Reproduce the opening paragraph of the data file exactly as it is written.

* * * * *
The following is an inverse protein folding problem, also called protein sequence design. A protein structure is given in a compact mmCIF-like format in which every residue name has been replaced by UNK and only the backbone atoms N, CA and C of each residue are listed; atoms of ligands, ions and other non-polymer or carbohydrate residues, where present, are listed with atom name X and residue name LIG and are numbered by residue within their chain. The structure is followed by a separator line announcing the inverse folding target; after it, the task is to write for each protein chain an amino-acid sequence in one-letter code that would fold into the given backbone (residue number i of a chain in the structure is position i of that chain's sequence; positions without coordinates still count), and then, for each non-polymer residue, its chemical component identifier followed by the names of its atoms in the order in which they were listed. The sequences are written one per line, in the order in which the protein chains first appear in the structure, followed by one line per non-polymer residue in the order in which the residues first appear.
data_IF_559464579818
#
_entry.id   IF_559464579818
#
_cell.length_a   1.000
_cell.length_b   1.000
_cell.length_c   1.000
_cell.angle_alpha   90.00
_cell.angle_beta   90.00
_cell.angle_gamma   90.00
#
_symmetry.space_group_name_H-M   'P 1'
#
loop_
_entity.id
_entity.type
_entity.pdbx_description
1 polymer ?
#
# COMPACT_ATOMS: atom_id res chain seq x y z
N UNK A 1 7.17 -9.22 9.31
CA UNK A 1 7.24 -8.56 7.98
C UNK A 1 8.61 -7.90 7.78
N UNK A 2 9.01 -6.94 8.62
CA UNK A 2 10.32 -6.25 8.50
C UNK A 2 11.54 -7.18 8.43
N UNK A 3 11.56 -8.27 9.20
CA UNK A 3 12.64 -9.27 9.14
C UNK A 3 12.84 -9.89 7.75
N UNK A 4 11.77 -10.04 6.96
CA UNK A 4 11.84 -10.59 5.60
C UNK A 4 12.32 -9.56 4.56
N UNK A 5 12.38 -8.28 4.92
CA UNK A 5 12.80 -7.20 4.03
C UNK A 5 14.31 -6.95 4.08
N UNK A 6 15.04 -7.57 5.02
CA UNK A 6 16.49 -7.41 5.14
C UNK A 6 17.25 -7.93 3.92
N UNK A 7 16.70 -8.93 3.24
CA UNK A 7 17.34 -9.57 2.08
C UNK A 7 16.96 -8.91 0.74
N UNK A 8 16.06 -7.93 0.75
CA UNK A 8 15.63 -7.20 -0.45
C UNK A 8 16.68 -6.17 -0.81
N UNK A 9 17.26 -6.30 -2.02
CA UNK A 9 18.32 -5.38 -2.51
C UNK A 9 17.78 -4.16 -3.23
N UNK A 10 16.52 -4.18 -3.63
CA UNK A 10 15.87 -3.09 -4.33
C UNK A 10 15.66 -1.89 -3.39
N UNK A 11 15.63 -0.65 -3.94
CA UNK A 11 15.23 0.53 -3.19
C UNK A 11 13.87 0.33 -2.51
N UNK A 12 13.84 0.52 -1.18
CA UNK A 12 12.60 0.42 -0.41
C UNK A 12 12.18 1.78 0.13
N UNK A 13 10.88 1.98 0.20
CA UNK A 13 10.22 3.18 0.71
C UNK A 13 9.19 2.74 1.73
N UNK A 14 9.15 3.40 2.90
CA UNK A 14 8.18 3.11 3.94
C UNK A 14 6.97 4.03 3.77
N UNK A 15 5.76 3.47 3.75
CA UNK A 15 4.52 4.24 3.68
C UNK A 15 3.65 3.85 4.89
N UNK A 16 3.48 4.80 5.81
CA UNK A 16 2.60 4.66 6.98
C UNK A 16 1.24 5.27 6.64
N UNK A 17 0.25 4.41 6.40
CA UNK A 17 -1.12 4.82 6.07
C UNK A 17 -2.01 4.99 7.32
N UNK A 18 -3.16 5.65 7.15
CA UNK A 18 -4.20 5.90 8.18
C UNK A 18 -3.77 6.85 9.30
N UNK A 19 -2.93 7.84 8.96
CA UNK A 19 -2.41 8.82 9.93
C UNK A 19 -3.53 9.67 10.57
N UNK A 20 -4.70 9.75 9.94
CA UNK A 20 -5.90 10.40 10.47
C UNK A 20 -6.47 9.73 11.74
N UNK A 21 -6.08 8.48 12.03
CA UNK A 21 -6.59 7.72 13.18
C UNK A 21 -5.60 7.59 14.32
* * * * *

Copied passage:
The following is an inverse protein folding problem, also called protein sequence design. A protein structure is given in a compact mmCIF-like format in which every residue name has been replaced by UNK and only the backbone atoms N, CA and C of each residue are listed; atoms of ligands, ions and other non-polymer or carbohydrate residues, where present, are listed with atom name X and residue name LIG and are numbered by residue within their chain. The structure is followed by a separator line announcing the inverse folding target; after it, the task is to write for each protein chain an amino-acid sequence in one-letter code that would fold into the given backbone (residue number i of a chain in the structure is position i of that chain's sequence; positions without coordinates still count), and then, for each non-polymer residue, its chemical component identifier followed by the names of its atoms in the order in which they were listed. The sequences are written one per line, in the order in which the protein chains first appear in the structure, followed by one line per non-polymer residue in the order in which the residues first appear.